Grant Opportunities in Stem Education
NSF has a new funding opportunity: the EHR Core Research (ECR) program seeks proposals that will synthesize or expand research in STEM learning, STEM learning environments, workforce development, and participation in STEM. The full ECR proposal target deadline is July 12.
GE-NFL Head Health Challenge I
General Electric and the National Football League have established a joint initiative to advance the detection and management of mild traumatic brain injuries. In this Head Health Challenge I, they will award up to $10 million for improved technologies and methods that enable more accurate diagnoses of mild brain injury and prognosis for recovery following acute and/or repetitive injuries. In addition to benefiting athletes, this program also will benefit soldiers and civilians who suffer head trauma.
NineSigma is hosting the Head Health Challenge. More information is available here. To submit a proposal, please register here. Download and complete the required Response Template. Follow the instructions in the Template to submit your proposal online. No proposals will be accepted via email. The submission deadline for brief non-confidential proposals is July 1, 2013. Award decisions will be announced in early 2014.
Click here to see modifications to grant opportunity postings
11. Lily Grant Office Notification
Effective June 19, 2013 we will require that all grant request applications be submitted at least 60 days before the event date but not more than one year before the event date.
We are making this change to allow for more application review and processing time. However, we realize this will prevent organizations from submitting requests for programs occurring between July 19 – August 19, 2013. If this impacts you, please contact us so we can assist you.
Please check the portal for this and any additional future application requirement changes. If you have any questions, please contact the Lilly Grant Office at 1-877-545-5946 or firstname.lastname@example.org.
Lilly Grant Office
12. Grant Writing Crash Course
October 11-13, 2013
The Lodges at Deer Valley Resort
Park City, Utah
Open to all Faculty members and Postdoctoral Scholars
Experienced University of Utah faculty will provide individualized instruction in the mechanics of effective grant proposal writing, how to sell your idea to a sponsoring agency, how to develop specific aims and justifications and the political and social aspects of “grantsmanship.” Participants will work on their grant proposals at the GWCC, receiving real-time feedback to strengthen their proposals and enhance their likelihood of funding. A high faculty-to-trainee (PI) ratio is provided and attendance is highly limited. If you do not have seed or personal funding available for the registration fee, we encourage you to discuss other options with your department chair or research dean. Registration fees include two nights lodging at the Deer Valley Resort, use of recreational facilities and most meals. A spouse/partner and up to two children are welcome to accompany the participant (additional charge if more than two children attend). To register, or for more information, please contact Tony Onofrietti, Director of Research Education at 801-585-3492.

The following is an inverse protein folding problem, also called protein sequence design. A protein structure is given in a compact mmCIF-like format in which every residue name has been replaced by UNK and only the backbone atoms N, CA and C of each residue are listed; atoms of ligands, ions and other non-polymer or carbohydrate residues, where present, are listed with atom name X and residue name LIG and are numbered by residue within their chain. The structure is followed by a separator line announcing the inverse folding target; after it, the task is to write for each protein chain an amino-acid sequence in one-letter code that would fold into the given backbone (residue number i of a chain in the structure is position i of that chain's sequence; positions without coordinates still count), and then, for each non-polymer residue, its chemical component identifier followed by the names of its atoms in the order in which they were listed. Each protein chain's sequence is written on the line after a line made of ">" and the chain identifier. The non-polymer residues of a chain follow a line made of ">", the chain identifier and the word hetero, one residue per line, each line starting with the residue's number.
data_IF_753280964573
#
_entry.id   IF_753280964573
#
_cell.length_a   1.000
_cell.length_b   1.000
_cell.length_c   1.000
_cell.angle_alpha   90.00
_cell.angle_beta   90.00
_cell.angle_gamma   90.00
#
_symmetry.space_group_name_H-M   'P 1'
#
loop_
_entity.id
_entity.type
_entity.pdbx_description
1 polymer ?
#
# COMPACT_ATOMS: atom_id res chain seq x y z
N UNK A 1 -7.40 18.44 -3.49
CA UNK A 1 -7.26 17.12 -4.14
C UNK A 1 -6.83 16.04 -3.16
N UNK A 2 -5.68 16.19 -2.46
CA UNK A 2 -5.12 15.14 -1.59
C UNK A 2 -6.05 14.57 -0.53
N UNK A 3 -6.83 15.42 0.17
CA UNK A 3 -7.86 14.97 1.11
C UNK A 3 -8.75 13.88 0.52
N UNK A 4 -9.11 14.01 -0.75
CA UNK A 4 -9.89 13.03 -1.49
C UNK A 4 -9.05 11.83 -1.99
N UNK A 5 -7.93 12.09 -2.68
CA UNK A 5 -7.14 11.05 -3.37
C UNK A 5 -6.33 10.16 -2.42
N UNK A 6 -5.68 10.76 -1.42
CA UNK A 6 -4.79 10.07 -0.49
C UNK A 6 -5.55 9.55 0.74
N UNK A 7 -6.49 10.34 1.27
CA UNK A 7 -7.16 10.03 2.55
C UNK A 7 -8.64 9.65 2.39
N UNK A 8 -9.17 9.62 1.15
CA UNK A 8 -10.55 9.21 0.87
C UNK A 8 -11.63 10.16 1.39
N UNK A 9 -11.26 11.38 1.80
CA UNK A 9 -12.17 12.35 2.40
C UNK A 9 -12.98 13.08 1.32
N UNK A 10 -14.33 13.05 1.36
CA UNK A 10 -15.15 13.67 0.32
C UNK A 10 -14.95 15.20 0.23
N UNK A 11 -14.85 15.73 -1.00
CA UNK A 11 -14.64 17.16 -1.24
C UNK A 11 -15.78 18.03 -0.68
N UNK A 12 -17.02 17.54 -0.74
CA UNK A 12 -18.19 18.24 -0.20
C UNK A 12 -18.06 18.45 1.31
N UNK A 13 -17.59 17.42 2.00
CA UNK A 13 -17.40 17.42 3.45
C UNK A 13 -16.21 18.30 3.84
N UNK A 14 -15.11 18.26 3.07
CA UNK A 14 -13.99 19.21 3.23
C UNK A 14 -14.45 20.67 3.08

The Grant Writing Crash Course is sponsored by the Office of the Vice President for Research and led by Dr. Gary C. Schoenwolf, distinguished Professor of Neurobiology and Anatomy
13. Upcoming Classes in the Research Administration Training Series (RATS)
Conflict of Interest Compliance Challenges
Tuesday, June 25 10:00-11:30 a.m.
HSEB, Rm. 5100A
Introduction to the Office of Sponsored Projects (OSP)
Wednesday, July 17 2:00-4:00 p.m.
WEB, Rm. 1230
14. Research News & Publicizing Research
Interested in the cool research going on at the U? For the latest news on research, go to news. If you are interested in publicizing your research, guidelines and information on how to, along with contact information, may be found at: Publicizing Research and Working with the Media.